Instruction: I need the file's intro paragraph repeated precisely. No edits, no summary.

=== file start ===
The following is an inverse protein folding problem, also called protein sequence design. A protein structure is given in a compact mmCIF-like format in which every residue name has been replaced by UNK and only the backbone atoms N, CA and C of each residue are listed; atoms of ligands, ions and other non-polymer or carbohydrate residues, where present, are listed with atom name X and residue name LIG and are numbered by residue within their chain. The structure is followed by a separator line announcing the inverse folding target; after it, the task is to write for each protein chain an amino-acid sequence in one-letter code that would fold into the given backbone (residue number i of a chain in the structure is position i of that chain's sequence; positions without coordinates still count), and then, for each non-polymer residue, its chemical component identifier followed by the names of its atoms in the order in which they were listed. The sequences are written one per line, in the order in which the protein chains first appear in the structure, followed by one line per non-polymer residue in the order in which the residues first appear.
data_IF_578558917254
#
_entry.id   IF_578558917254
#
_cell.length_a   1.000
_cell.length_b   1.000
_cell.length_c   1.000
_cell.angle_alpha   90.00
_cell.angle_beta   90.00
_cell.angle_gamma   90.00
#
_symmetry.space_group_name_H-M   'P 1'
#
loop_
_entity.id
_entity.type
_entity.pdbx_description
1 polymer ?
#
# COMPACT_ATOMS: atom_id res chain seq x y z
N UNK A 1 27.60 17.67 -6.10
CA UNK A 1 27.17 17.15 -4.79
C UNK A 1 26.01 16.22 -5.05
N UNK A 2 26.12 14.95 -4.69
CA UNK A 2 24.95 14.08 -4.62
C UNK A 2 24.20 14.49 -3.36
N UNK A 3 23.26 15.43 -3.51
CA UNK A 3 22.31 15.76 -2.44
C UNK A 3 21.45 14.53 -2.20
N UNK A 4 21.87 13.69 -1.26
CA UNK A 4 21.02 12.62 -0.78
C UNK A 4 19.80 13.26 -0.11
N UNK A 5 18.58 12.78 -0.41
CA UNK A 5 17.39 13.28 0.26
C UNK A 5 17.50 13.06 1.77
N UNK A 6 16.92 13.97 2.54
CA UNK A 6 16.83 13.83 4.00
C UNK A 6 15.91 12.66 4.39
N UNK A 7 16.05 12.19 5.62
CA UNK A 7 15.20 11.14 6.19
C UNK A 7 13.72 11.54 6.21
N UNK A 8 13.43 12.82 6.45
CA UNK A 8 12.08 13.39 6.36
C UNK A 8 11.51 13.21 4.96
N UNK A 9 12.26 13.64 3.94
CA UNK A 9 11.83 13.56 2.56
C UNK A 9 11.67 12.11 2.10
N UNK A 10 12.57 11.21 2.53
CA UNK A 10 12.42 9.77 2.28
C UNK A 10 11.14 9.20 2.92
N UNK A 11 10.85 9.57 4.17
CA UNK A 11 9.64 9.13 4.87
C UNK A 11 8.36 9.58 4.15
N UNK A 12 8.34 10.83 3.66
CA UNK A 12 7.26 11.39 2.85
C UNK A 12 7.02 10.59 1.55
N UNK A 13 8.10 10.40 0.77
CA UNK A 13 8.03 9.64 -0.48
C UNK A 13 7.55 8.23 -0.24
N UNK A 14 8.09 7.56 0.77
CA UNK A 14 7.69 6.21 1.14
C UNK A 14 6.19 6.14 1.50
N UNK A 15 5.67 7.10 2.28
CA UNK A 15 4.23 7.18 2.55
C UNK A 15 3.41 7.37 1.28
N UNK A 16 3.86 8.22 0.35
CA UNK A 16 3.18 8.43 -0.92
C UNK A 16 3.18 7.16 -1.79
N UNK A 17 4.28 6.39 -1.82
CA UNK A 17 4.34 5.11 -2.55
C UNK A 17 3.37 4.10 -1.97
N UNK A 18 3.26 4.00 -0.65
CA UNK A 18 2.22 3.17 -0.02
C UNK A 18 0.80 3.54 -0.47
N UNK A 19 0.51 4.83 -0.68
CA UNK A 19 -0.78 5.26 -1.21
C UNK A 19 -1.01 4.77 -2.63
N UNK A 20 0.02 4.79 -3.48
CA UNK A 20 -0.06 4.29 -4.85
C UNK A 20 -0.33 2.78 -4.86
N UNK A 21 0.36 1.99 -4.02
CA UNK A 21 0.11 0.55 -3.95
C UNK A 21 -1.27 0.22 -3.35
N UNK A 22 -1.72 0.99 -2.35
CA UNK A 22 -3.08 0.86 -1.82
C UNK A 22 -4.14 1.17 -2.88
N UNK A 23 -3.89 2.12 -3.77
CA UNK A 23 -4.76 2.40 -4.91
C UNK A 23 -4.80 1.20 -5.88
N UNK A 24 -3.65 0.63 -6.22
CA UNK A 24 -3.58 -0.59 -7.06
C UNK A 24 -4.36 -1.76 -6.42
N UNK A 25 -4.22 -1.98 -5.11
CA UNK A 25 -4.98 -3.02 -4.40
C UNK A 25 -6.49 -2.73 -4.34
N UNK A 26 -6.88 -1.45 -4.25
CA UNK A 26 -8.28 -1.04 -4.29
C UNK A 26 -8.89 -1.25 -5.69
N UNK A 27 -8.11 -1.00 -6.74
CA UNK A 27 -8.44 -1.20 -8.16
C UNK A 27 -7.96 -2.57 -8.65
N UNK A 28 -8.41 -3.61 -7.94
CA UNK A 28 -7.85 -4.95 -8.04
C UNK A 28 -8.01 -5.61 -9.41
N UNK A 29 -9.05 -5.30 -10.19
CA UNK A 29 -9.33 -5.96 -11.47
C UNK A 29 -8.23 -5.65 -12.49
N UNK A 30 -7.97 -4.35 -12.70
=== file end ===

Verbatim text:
The following is an inverse protein folding problem, also called protein sequence design. A protein structure is given in a compact mmCIF-like format in which every residue name has been replaced by UNK and only the backbone atoms N, CA and C of each residue are listed; atoms of ligands, ions and other non-polymer or carbohydrate residues, where present, are listed with atom name X and residue name LIG and are numbered by residue within their chain. The structure is followed by a separator line announcing the inverse folding target; after it, the task is to write for each protein chain an amino-acid sequence in one-letter code that would fold into the given backbone (residue number i of a chain in the structure is position i of that chain's sequence; positions without coordinates still count), and then, for each non-polymer residue, its chemical component identifier followed by the names of its atoms in the order in which they were listed. The sequences are written one per line, in the order in which the protein chains first appear in the structure, followed by one line per non-polymer residue in the order in which the residues first appear.